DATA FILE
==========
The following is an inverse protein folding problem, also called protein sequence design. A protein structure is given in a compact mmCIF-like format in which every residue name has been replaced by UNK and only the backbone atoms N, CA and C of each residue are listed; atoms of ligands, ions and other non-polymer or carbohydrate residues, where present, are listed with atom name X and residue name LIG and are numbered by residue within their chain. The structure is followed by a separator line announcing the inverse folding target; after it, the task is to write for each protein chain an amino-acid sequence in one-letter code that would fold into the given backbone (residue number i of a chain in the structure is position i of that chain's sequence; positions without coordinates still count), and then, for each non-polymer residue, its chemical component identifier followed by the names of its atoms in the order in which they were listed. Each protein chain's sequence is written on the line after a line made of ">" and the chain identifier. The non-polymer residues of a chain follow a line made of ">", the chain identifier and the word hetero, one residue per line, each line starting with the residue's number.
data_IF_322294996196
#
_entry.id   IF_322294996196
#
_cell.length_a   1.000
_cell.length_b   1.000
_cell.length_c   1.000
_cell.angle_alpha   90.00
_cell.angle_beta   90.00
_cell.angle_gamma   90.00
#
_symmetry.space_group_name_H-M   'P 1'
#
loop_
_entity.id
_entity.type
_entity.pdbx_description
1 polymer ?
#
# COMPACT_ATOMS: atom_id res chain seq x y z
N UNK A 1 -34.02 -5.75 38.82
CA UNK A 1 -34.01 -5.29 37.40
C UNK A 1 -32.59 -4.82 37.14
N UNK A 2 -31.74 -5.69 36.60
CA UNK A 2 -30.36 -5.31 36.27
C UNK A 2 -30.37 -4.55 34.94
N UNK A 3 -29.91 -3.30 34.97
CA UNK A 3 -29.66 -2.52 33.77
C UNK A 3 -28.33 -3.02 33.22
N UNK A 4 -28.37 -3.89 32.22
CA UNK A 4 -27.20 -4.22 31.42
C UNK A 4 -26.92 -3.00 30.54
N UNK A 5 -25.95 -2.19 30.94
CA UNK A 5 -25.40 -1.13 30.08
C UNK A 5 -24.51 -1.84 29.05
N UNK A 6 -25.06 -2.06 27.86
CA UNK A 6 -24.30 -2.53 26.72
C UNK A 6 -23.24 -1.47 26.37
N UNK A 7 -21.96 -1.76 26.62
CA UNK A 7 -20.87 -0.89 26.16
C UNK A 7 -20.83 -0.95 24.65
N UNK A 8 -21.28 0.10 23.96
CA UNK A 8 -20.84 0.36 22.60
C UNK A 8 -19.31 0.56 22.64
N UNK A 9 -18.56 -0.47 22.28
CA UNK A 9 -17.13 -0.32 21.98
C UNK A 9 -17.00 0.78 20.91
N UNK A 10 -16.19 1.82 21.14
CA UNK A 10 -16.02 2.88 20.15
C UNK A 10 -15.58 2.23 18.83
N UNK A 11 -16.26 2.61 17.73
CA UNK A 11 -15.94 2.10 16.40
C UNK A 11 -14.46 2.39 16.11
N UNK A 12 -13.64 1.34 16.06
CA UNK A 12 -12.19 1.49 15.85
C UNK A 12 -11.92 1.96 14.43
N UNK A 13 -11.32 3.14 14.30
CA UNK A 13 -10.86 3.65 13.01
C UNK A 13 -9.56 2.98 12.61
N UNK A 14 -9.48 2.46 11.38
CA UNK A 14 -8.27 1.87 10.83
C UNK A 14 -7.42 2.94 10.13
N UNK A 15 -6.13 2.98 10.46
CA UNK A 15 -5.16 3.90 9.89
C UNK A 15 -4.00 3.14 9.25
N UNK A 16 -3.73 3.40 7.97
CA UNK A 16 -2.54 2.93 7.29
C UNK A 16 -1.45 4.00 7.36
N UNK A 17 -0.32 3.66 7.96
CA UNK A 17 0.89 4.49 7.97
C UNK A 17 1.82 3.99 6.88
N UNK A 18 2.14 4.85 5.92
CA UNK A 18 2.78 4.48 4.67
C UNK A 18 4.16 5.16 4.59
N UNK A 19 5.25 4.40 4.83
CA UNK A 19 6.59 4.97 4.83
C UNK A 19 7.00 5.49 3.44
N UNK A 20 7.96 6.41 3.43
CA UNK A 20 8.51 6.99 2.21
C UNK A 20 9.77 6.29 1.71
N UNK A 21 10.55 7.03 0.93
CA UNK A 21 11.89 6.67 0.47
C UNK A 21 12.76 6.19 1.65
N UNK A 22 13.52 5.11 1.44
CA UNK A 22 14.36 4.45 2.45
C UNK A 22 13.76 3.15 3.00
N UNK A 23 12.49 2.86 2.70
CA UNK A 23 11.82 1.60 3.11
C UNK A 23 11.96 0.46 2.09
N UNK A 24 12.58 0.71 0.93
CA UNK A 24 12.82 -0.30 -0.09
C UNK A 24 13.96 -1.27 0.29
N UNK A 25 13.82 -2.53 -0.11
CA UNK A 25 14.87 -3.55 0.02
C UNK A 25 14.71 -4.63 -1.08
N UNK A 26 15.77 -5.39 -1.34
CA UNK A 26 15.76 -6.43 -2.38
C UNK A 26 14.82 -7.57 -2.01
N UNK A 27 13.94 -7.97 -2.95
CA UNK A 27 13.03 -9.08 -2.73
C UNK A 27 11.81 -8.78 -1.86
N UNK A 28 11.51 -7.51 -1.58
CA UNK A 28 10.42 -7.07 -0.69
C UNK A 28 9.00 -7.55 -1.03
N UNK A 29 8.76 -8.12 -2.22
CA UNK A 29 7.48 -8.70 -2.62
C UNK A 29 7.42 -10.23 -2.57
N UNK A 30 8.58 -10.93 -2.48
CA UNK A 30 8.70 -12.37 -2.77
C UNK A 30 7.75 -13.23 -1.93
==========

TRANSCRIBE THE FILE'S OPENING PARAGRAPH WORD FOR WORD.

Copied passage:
The following is an inverse protein folding problem, also called protein sequence design. A protein structure is given in a compact mmCIF-like format in which every residue name has been replaced by UNK and only the backbone atoms N, CA and C of each residue are listed; atoms of ligands, ions and other non-polymer or carbohydrate residues, where present, are listed with atom name X and residue name LIG and are numbered by residue within their chain. The structure is followed by a separator line announcing the inverse folding target; after it, the task is to write for each protein chain an amino-acid sequence in one-letter code that would fold into the given backbone (residue number i of a chain in the structure is position i of that chain's sequence; positions without coordinates still count), and then, for each non-polymer residue, its chemical component identifier followed by the names of its atoms in the order in which they were listed. Each protein chain's sequence is written on the line after a line made of ">" and the chain identifier. The non-polymer residues of a chain follow a line made of ">", the chain identifier and the word hetero, one residue per line, each line starting with the residue's number.